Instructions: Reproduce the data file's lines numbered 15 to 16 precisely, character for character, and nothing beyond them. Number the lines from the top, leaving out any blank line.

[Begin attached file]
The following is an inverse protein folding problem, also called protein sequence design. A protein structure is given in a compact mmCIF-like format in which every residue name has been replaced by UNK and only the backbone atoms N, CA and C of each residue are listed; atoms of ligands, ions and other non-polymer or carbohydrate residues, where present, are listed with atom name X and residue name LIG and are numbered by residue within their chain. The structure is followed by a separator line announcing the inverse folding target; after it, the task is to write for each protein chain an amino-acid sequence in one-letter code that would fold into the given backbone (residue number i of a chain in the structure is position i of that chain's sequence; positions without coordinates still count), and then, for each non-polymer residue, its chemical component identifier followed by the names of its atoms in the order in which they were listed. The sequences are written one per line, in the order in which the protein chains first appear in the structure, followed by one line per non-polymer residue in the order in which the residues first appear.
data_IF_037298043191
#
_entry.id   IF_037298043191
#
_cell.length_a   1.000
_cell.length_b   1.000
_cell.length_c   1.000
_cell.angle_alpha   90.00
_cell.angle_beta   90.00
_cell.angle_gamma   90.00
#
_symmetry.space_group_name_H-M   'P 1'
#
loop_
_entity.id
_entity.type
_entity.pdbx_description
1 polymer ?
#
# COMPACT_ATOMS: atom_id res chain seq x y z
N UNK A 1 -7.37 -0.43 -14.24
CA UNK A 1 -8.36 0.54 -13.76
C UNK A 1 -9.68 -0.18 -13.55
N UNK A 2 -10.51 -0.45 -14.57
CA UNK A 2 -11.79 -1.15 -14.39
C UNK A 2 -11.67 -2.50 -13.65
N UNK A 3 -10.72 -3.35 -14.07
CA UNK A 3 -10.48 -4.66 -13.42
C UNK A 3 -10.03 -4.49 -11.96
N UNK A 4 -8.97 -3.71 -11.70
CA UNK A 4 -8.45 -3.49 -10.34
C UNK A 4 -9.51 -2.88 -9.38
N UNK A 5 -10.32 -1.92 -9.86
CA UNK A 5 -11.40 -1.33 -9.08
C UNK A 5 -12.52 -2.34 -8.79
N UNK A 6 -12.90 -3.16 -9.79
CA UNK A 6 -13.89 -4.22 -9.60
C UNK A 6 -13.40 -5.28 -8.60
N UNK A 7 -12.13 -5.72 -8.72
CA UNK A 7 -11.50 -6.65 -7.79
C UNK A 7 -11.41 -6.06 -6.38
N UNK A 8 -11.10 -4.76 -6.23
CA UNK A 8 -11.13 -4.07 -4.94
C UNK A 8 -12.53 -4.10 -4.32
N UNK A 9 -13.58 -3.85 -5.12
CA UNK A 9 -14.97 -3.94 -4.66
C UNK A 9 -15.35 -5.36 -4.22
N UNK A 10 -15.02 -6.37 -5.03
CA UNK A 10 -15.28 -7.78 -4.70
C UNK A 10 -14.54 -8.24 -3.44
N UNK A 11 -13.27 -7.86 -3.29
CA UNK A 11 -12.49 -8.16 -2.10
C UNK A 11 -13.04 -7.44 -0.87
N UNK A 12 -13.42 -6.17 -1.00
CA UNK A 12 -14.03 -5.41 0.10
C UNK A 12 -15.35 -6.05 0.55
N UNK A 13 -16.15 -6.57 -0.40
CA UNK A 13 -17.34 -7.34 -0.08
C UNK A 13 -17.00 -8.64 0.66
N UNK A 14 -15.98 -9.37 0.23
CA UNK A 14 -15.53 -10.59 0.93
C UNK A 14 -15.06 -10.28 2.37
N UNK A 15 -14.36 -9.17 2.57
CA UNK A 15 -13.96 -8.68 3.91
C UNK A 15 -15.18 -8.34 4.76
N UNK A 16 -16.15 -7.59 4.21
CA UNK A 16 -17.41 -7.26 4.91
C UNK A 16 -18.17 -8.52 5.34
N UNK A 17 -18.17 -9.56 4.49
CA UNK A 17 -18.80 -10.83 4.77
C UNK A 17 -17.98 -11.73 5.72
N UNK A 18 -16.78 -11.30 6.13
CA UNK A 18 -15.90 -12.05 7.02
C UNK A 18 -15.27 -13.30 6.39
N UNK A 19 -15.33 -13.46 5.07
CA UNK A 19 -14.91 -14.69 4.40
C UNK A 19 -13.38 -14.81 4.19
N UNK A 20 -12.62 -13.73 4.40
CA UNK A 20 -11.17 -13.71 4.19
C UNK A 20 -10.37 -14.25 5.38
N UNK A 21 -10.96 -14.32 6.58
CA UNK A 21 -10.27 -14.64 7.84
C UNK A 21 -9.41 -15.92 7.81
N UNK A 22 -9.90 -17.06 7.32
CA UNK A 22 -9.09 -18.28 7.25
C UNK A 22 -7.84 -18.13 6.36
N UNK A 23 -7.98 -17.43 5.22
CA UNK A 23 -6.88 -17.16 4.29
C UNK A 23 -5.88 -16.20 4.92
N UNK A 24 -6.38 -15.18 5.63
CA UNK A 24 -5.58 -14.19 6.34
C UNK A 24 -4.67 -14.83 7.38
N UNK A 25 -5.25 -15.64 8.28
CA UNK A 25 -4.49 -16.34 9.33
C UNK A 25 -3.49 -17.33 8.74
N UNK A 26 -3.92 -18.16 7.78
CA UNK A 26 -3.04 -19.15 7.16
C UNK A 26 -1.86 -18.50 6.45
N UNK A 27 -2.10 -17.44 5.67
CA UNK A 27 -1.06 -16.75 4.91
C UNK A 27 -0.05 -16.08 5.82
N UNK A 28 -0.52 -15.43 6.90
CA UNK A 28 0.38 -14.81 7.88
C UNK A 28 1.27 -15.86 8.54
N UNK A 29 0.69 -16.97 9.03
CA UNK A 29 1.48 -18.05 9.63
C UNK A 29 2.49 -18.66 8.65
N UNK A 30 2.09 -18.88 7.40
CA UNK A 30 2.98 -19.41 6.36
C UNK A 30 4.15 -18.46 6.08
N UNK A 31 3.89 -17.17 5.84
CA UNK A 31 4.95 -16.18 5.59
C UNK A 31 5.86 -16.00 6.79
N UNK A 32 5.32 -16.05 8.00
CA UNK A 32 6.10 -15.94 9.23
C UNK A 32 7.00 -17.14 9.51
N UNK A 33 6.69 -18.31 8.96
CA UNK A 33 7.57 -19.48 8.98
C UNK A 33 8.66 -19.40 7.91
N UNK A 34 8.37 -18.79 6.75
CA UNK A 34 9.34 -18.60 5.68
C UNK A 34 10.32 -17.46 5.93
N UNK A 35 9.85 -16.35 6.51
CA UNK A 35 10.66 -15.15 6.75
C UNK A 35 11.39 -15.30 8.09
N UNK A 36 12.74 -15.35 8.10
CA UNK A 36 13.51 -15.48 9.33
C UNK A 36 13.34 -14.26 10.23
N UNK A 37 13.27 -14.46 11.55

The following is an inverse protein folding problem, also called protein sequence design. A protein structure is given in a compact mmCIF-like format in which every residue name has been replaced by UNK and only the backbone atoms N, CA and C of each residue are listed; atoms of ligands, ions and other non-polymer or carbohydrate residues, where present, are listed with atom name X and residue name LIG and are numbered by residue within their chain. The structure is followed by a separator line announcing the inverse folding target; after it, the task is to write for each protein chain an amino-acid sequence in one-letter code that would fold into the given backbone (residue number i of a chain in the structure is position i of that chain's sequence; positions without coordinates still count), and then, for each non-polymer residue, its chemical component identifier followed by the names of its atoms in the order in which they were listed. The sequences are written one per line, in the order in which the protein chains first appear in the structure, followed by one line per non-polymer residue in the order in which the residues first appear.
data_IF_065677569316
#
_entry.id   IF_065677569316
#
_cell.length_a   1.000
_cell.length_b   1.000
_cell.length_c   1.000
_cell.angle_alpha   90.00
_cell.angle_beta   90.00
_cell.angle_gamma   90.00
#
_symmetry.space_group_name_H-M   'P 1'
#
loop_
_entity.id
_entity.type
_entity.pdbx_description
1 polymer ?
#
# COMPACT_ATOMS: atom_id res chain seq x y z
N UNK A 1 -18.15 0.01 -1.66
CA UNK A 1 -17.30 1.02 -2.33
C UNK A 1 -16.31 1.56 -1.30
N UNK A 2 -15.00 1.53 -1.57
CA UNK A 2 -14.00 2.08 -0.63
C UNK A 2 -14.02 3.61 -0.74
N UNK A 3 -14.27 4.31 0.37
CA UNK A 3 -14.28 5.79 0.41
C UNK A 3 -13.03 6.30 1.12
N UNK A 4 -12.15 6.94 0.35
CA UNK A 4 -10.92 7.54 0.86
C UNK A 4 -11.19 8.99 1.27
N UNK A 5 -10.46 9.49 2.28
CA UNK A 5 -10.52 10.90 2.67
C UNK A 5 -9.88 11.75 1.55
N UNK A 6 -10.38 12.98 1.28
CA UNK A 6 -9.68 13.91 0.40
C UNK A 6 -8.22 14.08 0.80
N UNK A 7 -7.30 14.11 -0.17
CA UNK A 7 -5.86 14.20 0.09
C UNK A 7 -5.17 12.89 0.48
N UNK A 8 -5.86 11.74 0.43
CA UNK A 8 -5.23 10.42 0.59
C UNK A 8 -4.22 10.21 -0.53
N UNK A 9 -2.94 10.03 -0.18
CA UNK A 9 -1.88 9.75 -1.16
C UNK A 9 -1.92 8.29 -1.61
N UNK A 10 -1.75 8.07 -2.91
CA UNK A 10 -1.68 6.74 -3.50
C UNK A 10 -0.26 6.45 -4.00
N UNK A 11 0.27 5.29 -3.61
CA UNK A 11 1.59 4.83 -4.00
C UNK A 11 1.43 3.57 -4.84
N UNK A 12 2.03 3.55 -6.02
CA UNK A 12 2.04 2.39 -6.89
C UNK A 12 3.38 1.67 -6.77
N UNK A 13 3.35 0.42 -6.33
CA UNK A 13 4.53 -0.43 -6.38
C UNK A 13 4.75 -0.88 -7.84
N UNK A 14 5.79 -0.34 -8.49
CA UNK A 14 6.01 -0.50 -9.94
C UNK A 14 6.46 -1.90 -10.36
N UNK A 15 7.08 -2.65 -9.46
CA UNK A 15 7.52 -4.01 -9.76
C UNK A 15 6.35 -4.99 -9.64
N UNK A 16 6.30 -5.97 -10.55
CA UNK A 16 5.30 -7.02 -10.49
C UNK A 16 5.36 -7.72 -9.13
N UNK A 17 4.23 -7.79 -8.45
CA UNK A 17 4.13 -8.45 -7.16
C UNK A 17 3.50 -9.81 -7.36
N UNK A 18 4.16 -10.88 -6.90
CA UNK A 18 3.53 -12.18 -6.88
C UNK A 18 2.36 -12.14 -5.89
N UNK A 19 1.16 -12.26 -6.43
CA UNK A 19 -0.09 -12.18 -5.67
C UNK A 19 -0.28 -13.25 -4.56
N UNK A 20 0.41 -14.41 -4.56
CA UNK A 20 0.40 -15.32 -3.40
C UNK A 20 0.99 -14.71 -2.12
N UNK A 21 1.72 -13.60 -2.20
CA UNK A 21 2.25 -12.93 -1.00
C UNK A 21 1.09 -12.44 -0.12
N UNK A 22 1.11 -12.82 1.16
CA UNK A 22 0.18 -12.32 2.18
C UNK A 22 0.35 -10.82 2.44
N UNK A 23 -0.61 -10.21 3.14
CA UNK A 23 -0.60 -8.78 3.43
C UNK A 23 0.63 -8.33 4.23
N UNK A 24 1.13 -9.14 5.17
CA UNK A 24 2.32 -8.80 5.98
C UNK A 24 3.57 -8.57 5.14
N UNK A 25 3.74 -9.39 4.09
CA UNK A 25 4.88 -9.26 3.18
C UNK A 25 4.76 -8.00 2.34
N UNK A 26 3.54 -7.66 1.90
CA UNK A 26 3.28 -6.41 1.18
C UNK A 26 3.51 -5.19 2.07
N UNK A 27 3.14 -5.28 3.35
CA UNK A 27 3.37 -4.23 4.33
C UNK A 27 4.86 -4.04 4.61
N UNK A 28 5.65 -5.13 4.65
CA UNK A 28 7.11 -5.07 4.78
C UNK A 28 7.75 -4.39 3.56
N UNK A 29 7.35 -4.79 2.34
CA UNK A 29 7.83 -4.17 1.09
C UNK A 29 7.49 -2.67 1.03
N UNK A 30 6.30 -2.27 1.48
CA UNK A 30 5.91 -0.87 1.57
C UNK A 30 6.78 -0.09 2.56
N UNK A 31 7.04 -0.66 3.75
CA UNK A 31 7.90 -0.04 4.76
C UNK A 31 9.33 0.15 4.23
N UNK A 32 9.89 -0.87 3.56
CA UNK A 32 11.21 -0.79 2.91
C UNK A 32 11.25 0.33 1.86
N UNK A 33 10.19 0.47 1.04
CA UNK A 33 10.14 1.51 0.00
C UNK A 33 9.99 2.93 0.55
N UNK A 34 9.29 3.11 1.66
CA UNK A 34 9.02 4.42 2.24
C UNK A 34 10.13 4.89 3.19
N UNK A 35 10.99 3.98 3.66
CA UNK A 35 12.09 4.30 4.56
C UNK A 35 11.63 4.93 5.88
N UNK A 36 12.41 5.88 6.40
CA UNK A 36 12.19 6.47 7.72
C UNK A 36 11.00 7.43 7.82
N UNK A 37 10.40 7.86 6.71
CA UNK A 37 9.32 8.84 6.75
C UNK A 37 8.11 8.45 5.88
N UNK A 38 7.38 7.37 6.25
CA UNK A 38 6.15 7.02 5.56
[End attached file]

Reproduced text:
loop_
_entity.id